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Fanfiction: Ghosts - Part I

Fandom: Airwolf
Series: The Lost Season (Story 15)
Summary: An old enemy of Hawke's father turns up to cause trouble for Dom.
Rating: PG-13
Author's Note: Hawke/Caitlin. 
Disclaimer: No copyright infringement intended.  Written for entertainment purposes only.

 

Ghosts

Part 1


Airwolf screamed joyously over the Valley of the Gods on the way back to her Lair. Her chosen pilot, Stringfellow Hawke, eased back on the stick and sighed contentedly as they came to a halt above the funnel of the cave. He slowly lowered the world’s most technologically advanced helicopter into her hiding place. He pushed the helmet off his head as the rotors slowed and the noise of the engines died away before settling back in his seat and running his hand over the front console of the machine.

The special bond between him and Airwolf seemed to have deepened since the previous week when it had been revealed that the helicopter occasionally operated using a self-preservation code that enabled her to act independently for her own survival. It had rightly worried Hawke as the original intention of the code had been to consolidate her creator, Moffett, as her only pilot. But after the first initiation of the code, Airwolf had examined her records under her educational programming and determined that her choice of pilot was the man who had taken flying first; Hawke. Airwolf had rewritten her own computer code and the team were comforted that they could fly her safely without fear that she would take control but it had left an important question unanswered…was the helicopter exhibiting an embryonic intelligence?

Hawke sighed and ran a hand through his short brown hair. He glanced at his watch and swore. He’d been due at the airfield an hour ago; Dom and Caitlin were going to kill him, he thought as he hastened to the lockers, stripping his uniform as he went. It took him minutes to secure the Lair with practised efficiency and he patted Airwolf’s flank fondly before heading out on his motorbike. His mind turned to his small family as he gunned the engine and sped across the Valley floor to the main road.

His marriage to Caitlin O’Shaunessy was only a month old but it was built on the firm foundation of their existing friendship and their trust in one another; it felt solid and something he could – did – lean on. He was enjoying being married, he realised. He liked the stability of knowing Caitlin was sharing his life yet knew him enough to give him space when he needed it. He liked being a husband and he loved his new wife with an intensity that scared and humbled him in one breath. He wasn’t alone anymore, he thought with satisfaction. He was looking forward to adding kids to the mix even if they had decided to wait a while although he was beginning to think that they might not wait as long as they had previously discussed…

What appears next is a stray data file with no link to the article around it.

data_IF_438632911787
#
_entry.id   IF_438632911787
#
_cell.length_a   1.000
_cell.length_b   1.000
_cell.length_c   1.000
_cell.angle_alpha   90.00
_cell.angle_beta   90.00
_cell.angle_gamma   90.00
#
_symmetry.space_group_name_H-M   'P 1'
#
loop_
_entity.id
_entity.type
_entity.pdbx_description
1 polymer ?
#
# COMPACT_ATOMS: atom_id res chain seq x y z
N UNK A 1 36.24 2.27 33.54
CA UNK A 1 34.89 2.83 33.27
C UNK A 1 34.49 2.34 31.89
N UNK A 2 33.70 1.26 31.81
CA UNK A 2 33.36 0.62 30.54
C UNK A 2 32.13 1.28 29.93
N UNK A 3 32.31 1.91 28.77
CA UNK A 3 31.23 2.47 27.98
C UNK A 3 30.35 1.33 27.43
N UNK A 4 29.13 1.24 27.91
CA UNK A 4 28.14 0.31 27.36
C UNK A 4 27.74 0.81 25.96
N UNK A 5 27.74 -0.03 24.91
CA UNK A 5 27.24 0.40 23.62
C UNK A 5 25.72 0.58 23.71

He smiled inwardly. He knew Dom was disappointed that the couple were waiting before starting a family; no doubt the older man was hankering after a new generation of kids to bounce on his knee and be a wise mentor to like he’d been for Hawke and his elder brother, Saint John. Dominic Santini still remained a surrogate father to Hawke and had been since his parents had been lost in a tragic boat accident at sea.

Dom had been more than a father figure to just him and his brother, Hawke thought. Dom’s niece, Jo Santini, had also benefited from Dom’s generous and warm hearted upbringing. The feisty blonde had recently visited with her uncle seemingly determined to stay more in touch after a visit late the previous year had helped renew old familial ties between them. Hawke was still a little nervous at having her around. Jo had discovered Airwolf’s Lair and had helped her uncle save Hawke and Caitlin but he couldn’t help thinking that despite her assurances that their secret was safe, that something was going on with her. He sighed. Jo had left that morning for another exotic location to do a job as an interpreter so he wouldn’t need to worry about her presence again for a while.